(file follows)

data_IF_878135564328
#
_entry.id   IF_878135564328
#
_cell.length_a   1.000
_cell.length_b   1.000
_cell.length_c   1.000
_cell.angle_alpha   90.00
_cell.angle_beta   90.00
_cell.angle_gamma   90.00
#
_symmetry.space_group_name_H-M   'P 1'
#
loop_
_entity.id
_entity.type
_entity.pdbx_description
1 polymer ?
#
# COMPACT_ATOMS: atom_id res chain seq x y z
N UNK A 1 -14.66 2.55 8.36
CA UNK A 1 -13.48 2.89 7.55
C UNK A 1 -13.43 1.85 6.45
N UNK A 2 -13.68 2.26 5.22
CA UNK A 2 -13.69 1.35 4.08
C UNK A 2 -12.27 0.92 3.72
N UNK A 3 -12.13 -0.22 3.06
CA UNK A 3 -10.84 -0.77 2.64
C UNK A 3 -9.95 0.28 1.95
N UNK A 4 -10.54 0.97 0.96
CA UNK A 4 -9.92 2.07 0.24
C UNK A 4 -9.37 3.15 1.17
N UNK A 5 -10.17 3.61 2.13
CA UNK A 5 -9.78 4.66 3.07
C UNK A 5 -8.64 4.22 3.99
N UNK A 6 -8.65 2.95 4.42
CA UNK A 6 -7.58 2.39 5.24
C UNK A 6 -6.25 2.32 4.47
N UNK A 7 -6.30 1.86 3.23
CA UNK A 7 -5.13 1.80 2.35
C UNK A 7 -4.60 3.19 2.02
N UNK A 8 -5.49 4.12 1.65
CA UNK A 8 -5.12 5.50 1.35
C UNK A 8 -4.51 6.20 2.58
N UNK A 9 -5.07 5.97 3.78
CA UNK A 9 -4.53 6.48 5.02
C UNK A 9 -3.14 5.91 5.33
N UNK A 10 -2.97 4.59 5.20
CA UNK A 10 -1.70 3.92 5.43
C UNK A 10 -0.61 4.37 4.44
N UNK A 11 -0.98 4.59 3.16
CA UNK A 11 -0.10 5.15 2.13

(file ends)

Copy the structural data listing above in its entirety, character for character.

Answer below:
data_IF_878135564328
#
_entry.id   IF_878135564328
#
_cell.length_a   1.000
_cell.length_b   1.000
_cell.length_c   1.000
_cell.angle_alpha   90.00
_cell.angle_beta   90.00
_cell.angle_gamma   90.00
#
_symmetry.space_group_name_H-M   'P 1'
#
loop_
_entity.id
_entity.type
_entity.pdbx_description
1 polymer ?
#
# COMPACT_ATOMS: atom_id res chain seq x y z
N UNK A 1 -14.66 2.55 8.36
CA UNK A 1 -13.48 2.89 7.55
C UNK A 1 -13.43 1.85 6.45
N UNK A 2 -13.68 2.26 5.22
CA UNK A 2 -13.69 1.35 4.08
C UNK A 2 -12.27 0.92 3.72
N UNK A 3 -12.13 -0.22 3.06
CA UNK A 3 -10.84 -0.77 2.64
C UNK A 3 -9.95 0.28 1.95
N UNK A 4 -10.54 0.97 0.96
CA UNK A 4 -9.92 2.07 0.24
C UNK A 4 -9.37 3.15 1.17
N UNK A 5 -10.17 3.61 2.13
CA UNK A 5 -9.78 4.66 3.07
C UNK A 5 -8.64 4.22 3.99
N UNK A 6 -8.65 2.95 4.42
CA UNK A 6 -7.58 2.39 5.24
C UNK A 6 -6.25 2.32 4.47
N UNK A 7 -6.30 1.86 3.23
CA UNK A 7 -5.13 1.80 2.35
C UNK A 7 -4.60 3.19 2.02
N UNK A 8 -5.49 4.12 1.65
CA UNK A 8 -5.12 5.50 1.35
C UNK A 8 -4.51 6.20 2.58
N UNK A 9 -5.07 5.97 3.78
CA UNK A 9 -4.53 6.48 5.02
C UNK A 9 -3.14 5.91 5.33
N UNK A 10 -2.97 4.59 5.20
CA UNK A 10 -1.70 3.92 5.43
C UNK A 10 -0.61 4.37 4.44
N UNK A 11 -0.98 4.59 3.16
CA UNK A 11 -0.10 5.15 2.13